Determine if the prospect has a problem you can solve.
Money is a reward after solving someone else’s problem. You need to identify that the potential prospect has a problem that is in sync with what your company or product caters for because that is the only way one will attract a keen attention from a lead/prospect.
Stop talking about yourself.
Don’t recite your resume so much. Focus on the product and how it benefits the client and not how you’ve sold to whomever and how experienced you are with the product. The bottom-line is how your product will assist the client and how you can address their doubts.
Connect with the client on a personal level and be inquisitive as some prospect might be willing to talk about what they do and the problems they are facing. This is the opportunity to ask the right question that will determine if the product or services is the right fit for that particular prospect need. You might be pushing for a particular product, yet you have an alternative product that the client will love and the only way to know for sure is by asking questions.
As you discuss with the prospect, try to understand their point of view about the product and service. Let it sink before you can counter their view in a way that is educative rather than argumentative. The client will feel you are trying to help since you understand his/her point of view. Sometimes a prospect indicates signs of objection because they have a different view that is not in sync with the real ideal of a product or service probably due to misinformation.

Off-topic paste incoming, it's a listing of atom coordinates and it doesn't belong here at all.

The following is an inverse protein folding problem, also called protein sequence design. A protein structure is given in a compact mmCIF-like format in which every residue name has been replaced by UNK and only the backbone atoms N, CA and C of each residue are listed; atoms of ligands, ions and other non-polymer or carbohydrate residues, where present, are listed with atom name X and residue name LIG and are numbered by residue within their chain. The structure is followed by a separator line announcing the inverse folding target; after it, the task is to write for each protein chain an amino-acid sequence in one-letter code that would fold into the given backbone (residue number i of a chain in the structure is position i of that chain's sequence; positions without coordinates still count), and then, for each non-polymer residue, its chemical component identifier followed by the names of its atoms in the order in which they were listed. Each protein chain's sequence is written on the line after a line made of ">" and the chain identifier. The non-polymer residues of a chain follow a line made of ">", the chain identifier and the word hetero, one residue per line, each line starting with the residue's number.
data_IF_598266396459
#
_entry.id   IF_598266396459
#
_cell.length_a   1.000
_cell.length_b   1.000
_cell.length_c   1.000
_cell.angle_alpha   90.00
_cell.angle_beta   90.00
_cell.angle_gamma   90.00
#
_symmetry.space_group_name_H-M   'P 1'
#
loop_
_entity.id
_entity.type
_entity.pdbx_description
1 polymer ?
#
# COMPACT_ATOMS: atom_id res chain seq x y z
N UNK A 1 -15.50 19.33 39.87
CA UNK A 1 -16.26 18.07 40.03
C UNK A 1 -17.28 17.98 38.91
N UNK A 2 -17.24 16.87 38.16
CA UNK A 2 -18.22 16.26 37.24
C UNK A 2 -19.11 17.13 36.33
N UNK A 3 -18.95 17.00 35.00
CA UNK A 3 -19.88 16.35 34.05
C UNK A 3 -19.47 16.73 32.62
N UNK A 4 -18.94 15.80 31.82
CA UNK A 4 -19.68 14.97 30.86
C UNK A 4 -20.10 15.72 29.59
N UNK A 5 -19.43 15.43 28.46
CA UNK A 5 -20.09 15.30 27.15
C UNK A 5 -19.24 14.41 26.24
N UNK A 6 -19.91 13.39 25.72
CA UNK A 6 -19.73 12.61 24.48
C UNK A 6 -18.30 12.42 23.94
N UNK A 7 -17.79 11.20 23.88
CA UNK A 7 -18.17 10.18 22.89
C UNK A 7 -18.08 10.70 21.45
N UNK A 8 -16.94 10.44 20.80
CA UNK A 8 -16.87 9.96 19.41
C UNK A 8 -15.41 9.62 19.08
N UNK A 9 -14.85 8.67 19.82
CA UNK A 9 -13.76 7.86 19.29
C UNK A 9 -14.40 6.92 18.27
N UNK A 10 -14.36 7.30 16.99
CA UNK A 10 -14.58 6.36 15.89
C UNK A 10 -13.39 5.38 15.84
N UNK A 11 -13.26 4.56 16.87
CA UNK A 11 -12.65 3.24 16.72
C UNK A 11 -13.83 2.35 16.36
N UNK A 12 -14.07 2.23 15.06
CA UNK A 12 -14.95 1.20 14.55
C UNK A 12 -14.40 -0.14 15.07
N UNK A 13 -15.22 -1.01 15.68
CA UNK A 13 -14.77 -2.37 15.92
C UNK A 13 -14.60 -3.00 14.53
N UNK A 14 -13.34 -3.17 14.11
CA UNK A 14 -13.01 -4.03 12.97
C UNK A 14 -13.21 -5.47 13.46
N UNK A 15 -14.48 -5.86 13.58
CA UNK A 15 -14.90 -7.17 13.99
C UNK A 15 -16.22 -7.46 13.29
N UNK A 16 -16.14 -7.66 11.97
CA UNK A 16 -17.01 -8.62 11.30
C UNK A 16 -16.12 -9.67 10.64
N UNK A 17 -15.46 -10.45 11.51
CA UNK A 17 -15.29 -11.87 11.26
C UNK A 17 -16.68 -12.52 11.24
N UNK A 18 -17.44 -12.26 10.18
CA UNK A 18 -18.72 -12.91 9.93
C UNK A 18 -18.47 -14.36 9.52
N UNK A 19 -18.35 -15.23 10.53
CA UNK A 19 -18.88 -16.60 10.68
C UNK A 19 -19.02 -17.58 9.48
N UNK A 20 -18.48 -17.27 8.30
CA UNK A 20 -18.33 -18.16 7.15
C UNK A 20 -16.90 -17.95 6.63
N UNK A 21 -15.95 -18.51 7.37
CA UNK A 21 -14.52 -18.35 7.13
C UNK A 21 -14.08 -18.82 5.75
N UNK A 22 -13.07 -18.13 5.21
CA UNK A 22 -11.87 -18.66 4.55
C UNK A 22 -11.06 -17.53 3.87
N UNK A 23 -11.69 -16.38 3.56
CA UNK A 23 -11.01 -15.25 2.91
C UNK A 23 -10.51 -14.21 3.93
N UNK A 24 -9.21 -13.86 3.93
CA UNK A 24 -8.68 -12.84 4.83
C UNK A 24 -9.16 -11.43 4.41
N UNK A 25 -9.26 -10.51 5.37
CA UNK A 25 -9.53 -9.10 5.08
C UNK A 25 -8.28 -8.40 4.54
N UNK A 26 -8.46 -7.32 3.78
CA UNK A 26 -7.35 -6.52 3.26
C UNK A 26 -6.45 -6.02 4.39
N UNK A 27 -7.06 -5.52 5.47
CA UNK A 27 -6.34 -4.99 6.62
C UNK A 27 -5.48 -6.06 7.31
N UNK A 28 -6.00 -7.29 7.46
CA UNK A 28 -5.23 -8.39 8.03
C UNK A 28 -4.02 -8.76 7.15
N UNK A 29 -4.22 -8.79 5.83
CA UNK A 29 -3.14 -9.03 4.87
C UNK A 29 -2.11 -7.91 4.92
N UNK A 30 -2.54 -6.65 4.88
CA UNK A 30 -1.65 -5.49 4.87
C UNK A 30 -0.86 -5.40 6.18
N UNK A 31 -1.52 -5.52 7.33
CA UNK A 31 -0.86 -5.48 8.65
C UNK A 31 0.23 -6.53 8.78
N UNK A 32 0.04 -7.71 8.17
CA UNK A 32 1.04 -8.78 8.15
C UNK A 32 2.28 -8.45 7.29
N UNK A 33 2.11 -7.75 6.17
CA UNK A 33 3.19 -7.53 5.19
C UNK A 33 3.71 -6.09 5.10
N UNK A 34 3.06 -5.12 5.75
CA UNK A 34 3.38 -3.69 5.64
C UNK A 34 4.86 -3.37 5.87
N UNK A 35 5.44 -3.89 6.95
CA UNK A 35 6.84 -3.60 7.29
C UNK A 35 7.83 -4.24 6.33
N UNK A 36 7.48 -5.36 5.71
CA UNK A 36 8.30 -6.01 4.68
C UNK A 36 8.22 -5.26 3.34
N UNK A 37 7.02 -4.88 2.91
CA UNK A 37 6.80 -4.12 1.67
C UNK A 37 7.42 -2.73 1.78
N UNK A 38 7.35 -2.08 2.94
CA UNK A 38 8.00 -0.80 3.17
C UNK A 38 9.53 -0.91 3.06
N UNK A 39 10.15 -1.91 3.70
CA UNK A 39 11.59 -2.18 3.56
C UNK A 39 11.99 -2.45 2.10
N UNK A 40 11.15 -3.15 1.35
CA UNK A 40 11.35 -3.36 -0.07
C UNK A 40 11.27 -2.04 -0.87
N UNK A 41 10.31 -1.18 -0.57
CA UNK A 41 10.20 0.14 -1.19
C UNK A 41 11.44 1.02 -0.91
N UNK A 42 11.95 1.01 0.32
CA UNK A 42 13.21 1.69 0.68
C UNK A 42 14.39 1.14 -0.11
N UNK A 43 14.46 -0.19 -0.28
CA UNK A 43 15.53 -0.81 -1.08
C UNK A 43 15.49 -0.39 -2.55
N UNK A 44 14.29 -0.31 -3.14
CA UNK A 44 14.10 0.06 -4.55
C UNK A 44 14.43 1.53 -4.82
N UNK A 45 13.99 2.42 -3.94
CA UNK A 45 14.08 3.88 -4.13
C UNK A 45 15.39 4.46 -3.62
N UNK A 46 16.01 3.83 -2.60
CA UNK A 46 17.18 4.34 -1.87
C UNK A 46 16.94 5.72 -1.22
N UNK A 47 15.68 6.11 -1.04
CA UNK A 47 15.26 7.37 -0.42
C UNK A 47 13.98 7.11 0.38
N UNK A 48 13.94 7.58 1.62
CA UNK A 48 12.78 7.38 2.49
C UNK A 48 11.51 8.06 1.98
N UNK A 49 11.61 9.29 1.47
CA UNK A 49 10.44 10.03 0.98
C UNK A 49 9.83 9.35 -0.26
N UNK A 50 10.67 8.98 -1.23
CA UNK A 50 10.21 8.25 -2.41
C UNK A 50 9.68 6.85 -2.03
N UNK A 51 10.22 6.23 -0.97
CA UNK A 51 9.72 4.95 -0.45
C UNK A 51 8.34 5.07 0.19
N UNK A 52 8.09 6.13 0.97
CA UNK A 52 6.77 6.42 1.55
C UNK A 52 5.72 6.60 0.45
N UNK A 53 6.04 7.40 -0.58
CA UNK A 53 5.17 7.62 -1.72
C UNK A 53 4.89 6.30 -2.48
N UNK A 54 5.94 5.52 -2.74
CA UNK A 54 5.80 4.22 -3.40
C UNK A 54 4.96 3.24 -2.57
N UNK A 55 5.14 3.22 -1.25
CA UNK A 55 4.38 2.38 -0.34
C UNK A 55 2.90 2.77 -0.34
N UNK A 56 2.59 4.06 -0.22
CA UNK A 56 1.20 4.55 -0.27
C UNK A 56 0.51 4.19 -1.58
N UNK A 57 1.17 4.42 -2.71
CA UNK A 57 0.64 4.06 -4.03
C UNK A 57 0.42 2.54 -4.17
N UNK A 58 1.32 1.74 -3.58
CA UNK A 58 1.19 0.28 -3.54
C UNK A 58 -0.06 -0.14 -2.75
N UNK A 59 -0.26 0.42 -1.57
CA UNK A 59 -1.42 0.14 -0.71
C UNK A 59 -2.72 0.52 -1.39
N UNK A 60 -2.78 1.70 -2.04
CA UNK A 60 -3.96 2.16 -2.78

An objection from a prospect is natural. After you’ve talk to the client about the product and services and there is no guarantee of a conviction, pulling out a closing technique -and there are several- to drive the point home will complete the sales cycle process and whatever the outcome be sure you have done your part.
Closing isn’t a step or moment in the sales process, but rather a journey you bring the prospect or buyer on and that journey starts at the very beginning. After one has generated leads, done an impressive presentation of the product or services a closing technique becomes an additional strategy to further convince the client if they are hesitant to self-close.Turning those “No” into “Yes” is a big credit. Below are some closing techniques that can help one to always be closing and bring home the bacon;
The Assumptive Close.
This technique works when pitching to a familiar prospect that has checked most of the boxes in each step of the sales process and you know the product is a perfect fit for them. It works because your choice of language, positive thinking and a confidence level that assumes the deal is done makes it seem obvious to the prospect that you’re on the same page and you’re expecting a close. However, it is good to know when not to assume especially when there are frequent objections to the product or services.